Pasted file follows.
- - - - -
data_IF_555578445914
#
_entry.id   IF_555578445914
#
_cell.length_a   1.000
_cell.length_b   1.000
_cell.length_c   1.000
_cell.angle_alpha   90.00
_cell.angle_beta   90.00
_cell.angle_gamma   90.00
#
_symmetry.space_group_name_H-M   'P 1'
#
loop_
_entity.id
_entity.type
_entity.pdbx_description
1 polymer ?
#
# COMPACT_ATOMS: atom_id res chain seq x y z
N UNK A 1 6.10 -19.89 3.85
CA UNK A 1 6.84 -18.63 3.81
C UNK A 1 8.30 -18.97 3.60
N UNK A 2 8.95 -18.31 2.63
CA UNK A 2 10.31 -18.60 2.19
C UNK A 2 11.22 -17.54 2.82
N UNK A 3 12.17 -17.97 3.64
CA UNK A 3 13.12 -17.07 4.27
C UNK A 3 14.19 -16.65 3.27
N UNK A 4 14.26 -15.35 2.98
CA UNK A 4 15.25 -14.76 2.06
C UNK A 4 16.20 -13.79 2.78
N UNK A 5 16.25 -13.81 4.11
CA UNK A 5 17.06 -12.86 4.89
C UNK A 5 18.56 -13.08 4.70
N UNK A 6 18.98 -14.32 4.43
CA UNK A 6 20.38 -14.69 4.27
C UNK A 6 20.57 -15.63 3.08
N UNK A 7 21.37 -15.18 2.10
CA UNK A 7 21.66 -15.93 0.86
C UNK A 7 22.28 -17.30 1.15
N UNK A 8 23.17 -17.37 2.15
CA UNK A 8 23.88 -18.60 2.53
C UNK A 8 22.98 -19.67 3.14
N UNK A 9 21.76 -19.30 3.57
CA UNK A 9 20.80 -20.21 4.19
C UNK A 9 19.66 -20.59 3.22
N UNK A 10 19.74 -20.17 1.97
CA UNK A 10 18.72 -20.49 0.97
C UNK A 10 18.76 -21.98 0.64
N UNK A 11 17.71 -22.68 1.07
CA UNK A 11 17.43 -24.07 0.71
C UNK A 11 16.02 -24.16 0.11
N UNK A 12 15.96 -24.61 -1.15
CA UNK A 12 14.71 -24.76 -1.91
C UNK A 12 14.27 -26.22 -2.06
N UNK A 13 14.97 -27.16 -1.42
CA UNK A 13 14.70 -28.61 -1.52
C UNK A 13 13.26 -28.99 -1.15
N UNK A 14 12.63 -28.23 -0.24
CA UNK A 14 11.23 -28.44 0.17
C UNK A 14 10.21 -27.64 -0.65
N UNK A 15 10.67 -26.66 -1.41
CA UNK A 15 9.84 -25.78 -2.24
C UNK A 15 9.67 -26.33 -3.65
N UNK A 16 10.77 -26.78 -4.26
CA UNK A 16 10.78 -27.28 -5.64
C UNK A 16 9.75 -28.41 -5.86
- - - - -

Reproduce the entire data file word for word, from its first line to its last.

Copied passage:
data_IF_555578445914
#
_entry.id   IF_555578445914
#
_cell.length_a   1.000
_cell.length_b   1.000
_cell.length_c   1.000
_cell.angle_alpha   90.00
_cell.angle_beta   90.00
_cell.angle_gamma   90.00
#
_symmetry.space_group_name_H-M   'P 1'
#
loop_
_entity.id
_entity.type
_entity.pdbx_description
1 polymer ?
#
# COMPACT_ATOMS: atom_id res chain seq x y z
N UNK A 1 6.10 -19.89 3.85
CA UNK A 1 6.84 -18.63 3.81
C UNK A 1 8.30 -18.97 3.60
N UNK A 2 8.95 -18.31 2.63
CA UNK A 2 10.31 -18.60 2.19
C UNK A 2 11.22 -17.54 2.82
N UNK A 3 12.17 -17.97 3.64
CA UNK A 3 13.12 -17.07 4.27
C UNK A 3 14.19 -16.65 3.27
N UNK A 4 14.26 -15.35 2.98
CA UNK A 4 15.25 -14.76 2.06
C UNK A 4 16.20 -13.79 2.78
N UNK A 5 16.25 -13.81 4.11
CA UNK A 5 17.06 -12.86 4.89
C UNK A 5 18.56 -13.08 4.70
N UNK A 6 18.98 -14.32 4.43
CA UNK A 6 20.38 -14.69 4.27
C UNK A 6 20.57 -15.63 3.08
N UNK A 7 21.37 -15.18 2.10
CA UNK A 7 21.66 -15.93 0.86
C UNK A 7 22.28 -17.30 1.15
N UNK A 8 23.17 -17.37 2.15
CA UNK A 8 23.88 -18.60 2.53
C UNK A 8 22.98 -19.67 3.14
N UNK A 9 21.76 -19.30 3.57
CA UNK A 9 20.80 -20.21 4.19
C UNK A 9 19.66 -20.59 3.22
N UNK A 10 19.74 -20.17 1.97
CA UNK A 10 18.72 -20.49 0.97
C UNK A 10 18.76 -21.98 0.64
N UNK A 11 17.71 -22.68 1.07
CA UNK A 11 17.43 -24.07 0.71
C UNK A 11 16.02 -24.16 0.11
N UNK A 12 15.96 -24.61 -1.15
CA UNK A 12 14.71 -24.76 -1.91
C UNK A 12 14.27 -26.22 -2.06
N UNK A 13 14.97 -27.16 -1.42
CA UNK A 13 14.70 -28.61 -1.52
C UNK A 13 13.26 -28.99 -1.15
N UNK A 14 12.63 -28.23 -0.24
CA UNK A 14 11.23 -28.44 0.17
C UNK A 14 10.21 -27.64 -0.65
N UNK A 15 10.67 -26.66 -1.41
CA UNK A 15 9.84 -25.78 -2.24
C UNK A 15 9.67 -26.33 -3.65
N UNK A 16 10.77 -26.78 -4.26
CA UNK A 16 10.78 -27.28 -5.64
C UNK A 16 9.75 -28.41 -5.86